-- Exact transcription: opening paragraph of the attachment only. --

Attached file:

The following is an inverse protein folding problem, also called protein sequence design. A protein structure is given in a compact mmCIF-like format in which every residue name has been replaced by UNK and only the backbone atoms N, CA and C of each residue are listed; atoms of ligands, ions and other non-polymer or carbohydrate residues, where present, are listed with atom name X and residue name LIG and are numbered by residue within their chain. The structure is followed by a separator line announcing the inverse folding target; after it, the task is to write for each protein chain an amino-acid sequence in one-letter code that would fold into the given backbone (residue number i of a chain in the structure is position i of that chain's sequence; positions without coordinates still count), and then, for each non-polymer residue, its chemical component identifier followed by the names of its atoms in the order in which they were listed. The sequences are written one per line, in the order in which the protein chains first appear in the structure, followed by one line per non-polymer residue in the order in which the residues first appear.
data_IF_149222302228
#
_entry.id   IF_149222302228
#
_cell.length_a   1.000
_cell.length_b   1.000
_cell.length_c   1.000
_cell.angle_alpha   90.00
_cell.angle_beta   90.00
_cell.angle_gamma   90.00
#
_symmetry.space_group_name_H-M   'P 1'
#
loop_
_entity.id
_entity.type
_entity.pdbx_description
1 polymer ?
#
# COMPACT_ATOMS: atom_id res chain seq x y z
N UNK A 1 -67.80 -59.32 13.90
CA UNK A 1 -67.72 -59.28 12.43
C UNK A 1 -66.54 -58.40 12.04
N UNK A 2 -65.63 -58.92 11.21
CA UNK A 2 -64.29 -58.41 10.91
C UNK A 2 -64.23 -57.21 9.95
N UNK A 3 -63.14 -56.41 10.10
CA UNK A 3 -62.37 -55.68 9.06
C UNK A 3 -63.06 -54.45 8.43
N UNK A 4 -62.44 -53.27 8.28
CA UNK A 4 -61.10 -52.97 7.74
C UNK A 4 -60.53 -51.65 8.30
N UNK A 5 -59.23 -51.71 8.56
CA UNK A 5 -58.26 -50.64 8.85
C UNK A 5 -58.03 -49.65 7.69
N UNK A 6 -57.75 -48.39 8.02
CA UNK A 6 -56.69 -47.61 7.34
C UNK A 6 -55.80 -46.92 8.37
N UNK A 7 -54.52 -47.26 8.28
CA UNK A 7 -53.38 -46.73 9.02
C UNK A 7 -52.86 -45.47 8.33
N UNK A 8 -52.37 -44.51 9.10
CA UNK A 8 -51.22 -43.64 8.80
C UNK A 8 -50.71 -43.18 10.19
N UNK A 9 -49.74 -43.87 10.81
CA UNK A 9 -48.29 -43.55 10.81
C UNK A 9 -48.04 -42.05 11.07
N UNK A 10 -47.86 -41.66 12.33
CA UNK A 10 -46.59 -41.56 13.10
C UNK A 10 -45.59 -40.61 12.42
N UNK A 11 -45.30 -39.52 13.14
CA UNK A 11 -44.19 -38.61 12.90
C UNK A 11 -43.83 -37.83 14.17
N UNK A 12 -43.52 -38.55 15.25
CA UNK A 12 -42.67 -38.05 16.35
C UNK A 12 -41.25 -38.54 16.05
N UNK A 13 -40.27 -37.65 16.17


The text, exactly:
The following is an inverse protein folding problem, also called protein sequence design. A protein structure is given in a compact mmCIF-like format in which every residue name has been replaced by UNK and only the backbone atoms N, CA and C of each residue are listed; atoms of ligands, ions and other non-polymer or carbohydrate residues, where present, are listed with atom name X and residue name LIG and are numbered by residue within their chain. The structure is followed by a separator line announcing the inverse folding target; after it, the task is to write for each protein chain an amino-acid sequence in one-letter code that would fold into the given backbone (residue number i of a chain in the structure is position i of that chain's sequence; positions without coordinates still count), and then, for each non-polymer residue, its chemical component identifier followed by the names of its atoms in the order in which they were listed. The sequences are written one per line, in the order in which the protein chains first appear in the structure, followed by one line per non-polymer residue in the order in which the residues first appear.